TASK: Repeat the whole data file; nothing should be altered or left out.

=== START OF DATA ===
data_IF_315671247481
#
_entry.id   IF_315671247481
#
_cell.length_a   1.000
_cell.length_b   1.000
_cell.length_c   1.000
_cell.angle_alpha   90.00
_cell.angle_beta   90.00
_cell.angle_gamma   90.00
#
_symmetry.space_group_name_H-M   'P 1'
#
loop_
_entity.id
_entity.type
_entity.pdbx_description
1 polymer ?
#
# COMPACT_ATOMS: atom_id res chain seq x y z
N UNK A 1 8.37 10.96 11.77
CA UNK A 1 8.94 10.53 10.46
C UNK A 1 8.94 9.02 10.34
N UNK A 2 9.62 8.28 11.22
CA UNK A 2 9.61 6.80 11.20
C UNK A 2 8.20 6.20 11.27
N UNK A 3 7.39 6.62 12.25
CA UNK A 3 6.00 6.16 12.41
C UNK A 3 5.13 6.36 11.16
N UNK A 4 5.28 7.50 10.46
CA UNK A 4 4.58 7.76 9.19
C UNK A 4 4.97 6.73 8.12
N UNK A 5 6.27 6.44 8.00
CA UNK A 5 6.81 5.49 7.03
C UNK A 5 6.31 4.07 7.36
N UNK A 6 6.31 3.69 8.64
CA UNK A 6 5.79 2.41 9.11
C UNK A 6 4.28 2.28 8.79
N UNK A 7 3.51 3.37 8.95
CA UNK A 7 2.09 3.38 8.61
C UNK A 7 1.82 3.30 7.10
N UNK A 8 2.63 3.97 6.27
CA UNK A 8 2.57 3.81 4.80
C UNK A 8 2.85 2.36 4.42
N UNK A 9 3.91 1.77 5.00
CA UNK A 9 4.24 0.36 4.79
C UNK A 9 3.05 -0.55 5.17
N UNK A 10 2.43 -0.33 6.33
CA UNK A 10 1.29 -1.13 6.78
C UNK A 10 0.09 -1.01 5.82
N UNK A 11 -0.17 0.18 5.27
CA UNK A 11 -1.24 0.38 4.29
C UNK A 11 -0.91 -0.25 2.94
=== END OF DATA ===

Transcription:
data_IF_315671247481
#
_entry.id   IF_315671247481
#
_cell.length_a   1.000
_cell.length_b   1.000
_cell.length_c   1.000
_cell.angle_alpha   90.00
_cell.angle_beta   90.00
_cell.angle_gamma   90.00
#
_symmetry.space_group_name_H-M   'P 1'
#
loop_
_entity.id
_entity.type
_entity.pdbx_description
1 polymer ?
#
# COMPACT_ATOMS: atom_id res chain seq x y z
N UNK A 1 8.37 10.96 11.77
CA UNK A 1 8.94 10.53 10.46
C UNK A 1 8.94 9.02 10.34
N UNK A 2 9.62 8.28 11.22
CA UNK A 2 9.61 6.80 11.20
C UNK A 2 8.20 6.20 11.27
N UNK A 3 7.39 6.62 12.25
CA UNK A 3 6.00 6.16 12.41
C UNK A 3 5.13 6.36 11.16
N UNK A 4 5.28 7.50 10.46
CA UNK A 4 4.58 7.76 9.19
C UNK A 4 4.97 6.73 8.12
N UNK A 5 6.27 6.44 8.00
CA UNK A 5 6.81 5.49 7.03
C UNK A 5 6.31 4.07 7.36
N UNK A 6 6.31 3.69 8.64
CA UNK A 6 5.79 2.41 9.11
C UNK A 6 4.28 2.28 8.79
N UNK A 7 3.51 3.37 8.95
CA UNK A 7 2.09 3.38 8.61
C UNK A 7 1.82 3.30 7.10
N UNK A 8 2.63 3.97 6.27
CA UNK A 8 2.57 3.81 4.80
C UNK A 8 2.85 2.36 4.42
N UNK A 9 3.91 1.77 5.00
CA UNK A 9 4.24 0.36 4.79
C UNK A 9 3.05 -0.55 5.17
N UNK A 10 2.43 -0.33 6.33
CA UNK A 10 1.29 -1.13 6.78
C UNK A 10 0.09 -1.01 5.82
N UNK A 11 -0.17 0.18 5.27
CA UNK A 11 -1.24 0.38 4.29
C UNK A 11 -0.91 -0.25 2.94